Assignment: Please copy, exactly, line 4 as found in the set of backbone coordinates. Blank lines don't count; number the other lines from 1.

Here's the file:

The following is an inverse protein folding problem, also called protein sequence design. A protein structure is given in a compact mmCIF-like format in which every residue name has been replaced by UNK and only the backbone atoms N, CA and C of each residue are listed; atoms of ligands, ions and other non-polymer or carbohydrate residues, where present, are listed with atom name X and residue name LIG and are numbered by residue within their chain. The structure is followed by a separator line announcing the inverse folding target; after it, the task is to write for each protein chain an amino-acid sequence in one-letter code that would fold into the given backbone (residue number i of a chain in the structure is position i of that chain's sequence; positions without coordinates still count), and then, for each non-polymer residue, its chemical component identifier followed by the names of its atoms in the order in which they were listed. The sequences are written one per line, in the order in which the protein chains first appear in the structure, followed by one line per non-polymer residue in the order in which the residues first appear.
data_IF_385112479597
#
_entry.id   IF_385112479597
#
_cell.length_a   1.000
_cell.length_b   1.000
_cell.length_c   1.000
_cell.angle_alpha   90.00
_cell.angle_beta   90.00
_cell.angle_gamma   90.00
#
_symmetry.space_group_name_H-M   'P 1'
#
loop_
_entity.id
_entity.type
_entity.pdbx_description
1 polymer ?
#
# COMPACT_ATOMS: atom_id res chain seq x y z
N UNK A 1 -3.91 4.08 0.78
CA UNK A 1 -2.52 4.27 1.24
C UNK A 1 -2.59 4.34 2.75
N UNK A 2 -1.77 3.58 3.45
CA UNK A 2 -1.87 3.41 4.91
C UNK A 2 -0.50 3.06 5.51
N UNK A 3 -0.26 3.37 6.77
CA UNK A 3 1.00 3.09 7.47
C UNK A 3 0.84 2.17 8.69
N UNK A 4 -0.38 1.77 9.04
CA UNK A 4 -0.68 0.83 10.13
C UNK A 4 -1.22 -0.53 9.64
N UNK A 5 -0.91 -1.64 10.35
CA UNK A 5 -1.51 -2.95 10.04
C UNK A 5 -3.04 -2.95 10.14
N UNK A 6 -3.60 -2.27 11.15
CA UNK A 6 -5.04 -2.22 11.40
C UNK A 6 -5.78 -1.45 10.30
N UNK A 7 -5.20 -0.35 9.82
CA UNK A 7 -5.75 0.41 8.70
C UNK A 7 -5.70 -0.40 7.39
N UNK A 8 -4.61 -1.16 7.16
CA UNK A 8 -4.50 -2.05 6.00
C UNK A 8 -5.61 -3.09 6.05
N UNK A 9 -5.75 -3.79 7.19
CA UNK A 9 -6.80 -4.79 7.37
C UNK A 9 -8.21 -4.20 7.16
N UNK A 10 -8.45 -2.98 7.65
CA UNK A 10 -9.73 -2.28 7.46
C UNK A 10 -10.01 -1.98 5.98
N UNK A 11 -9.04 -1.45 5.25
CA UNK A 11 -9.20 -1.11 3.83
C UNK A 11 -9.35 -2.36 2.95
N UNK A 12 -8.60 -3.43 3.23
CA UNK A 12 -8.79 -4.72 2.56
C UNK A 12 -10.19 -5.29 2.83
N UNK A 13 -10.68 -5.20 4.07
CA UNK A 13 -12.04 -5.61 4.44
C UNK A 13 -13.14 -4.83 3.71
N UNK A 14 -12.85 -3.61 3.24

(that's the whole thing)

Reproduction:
_entry.id   IF_385112479597